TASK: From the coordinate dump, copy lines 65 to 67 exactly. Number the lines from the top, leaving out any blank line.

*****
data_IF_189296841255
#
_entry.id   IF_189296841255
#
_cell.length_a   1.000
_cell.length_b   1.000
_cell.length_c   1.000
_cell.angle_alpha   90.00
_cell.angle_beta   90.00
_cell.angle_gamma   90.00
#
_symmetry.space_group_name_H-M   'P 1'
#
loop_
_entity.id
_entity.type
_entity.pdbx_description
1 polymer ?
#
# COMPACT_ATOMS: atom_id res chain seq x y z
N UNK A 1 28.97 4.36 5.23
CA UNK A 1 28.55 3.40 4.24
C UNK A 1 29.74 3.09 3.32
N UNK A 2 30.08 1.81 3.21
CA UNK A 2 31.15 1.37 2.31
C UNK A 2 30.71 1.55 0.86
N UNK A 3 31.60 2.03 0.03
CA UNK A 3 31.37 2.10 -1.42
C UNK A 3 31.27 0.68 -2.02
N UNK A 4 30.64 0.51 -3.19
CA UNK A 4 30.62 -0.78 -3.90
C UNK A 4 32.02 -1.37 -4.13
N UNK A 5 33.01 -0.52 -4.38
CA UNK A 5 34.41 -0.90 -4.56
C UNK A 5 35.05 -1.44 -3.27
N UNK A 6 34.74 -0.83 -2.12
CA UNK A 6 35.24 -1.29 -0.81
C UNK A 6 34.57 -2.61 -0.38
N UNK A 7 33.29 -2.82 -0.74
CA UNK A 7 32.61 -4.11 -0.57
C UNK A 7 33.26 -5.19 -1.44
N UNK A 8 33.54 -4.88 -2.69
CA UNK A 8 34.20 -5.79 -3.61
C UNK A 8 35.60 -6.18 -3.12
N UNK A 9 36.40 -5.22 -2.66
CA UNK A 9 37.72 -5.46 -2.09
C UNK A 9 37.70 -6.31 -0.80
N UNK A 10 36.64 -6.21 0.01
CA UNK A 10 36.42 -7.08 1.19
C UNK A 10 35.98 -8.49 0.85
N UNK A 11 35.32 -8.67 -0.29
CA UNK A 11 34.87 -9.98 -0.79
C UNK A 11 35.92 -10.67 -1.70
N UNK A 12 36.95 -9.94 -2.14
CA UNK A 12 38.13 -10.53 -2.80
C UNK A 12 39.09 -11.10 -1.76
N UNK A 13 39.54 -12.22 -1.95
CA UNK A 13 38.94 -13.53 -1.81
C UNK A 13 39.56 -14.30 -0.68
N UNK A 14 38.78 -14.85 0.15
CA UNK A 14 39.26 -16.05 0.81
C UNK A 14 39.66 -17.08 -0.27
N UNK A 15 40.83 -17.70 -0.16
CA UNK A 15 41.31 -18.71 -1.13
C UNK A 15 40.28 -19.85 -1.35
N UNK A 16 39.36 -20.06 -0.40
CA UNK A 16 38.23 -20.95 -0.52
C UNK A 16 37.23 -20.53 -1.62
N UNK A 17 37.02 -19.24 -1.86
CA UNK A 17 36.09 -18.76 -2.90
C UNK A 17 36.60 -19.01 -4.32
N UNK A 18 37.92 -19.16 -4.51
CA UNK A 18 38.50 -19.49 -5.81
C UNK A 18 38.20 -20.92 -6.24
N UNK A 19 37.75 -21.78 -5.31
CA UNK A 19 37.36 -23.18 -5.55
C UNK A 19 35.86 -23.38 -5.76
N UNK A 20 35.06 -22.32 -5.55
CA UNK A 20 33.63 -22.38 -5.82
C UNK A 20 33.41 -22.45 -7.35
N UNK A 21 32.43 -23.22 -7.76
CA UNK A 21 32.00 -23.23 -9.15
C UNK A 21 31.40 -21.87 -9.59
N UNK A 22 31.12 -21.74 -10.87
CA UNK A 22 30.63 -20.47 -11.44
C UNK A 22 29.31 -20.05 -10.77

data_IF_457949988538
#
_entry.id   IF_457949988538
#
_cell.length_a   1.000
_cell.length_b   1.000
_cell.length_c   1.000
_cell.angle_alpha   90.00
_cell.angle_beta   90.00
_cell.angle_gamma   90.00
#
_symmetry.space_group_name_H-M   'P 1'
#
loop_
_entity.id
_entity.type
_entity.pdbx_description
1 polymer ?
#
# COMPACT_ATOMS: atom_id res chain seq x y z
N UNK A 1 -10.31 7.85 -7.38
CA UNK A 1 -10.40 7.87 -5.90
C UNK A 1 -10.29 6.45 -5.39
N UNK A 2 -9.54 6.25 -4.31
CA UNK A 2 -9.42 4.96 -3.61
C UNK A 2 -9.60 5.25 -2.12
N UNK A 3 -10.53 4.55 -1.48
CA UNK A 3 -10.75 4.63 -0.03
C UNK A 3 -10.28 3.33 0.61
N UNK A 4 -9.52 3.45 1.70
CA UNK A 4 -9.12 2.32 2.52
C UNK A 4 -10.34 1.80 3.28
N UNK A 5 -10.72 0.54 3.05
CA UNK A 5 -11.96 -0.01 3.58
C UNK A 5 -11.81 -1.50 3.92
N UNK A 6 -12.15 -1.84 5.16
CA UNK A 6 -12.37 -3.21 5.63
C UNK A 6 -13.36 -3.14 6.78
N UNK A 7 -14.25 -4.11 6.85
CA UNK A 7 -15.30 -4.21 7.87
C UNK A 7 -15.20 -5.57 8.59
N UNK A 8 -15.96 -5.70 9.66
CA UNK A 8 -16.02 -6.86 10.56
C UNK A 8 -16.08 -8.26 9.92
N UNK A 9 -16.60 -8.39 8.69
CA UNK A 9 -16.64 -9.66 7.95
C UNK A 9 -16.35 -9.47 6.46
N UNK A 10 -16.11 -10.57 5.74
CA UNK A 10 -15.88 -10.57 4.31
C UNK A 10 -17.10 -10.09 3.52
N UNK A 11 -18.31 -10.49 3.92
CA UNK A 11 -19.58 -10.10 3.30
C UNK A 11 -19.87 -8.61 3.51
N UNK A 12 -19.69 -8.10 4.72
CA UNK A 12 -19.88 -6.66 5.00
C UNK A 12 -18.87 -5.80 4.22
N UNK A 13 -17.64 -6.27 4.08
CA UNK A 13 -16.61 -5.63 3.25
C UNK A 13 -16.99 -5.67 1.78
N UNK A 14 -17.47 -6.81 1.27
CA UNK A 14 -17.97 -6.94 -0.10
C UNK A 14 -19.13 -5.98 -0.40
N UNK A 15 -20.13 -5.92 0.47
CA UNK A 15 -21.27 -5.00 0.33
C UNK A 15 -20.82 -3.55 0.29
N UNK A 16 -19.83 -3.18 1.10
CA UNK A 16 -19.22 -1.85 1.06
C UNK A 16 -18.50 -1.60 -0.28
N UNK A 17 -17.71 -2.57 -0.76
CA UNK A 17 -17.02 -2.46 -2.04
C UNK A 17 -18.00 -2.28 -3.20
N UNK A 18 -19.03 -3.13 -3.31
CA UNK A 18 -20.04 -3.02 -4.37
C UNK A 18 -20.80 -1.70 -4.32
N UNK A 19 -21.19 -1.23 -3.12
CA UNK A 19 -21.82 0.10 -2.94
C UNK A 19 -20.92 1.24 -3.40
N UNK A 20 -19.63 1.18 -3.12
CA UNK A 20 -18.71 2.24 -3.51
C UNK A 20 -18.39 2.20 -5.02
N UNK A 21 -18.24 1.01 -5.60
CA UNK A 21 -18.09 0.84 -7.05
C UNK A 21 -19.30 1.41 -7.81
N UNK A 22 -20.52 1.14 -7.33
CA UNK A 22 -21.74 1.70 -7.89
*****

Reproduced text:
C UNK A 15 40.28 -19.85 -1.35
N UNK A 16 39.36 -20.06 -0.40
CA UNK A 16 38.23 -20.95 -0.52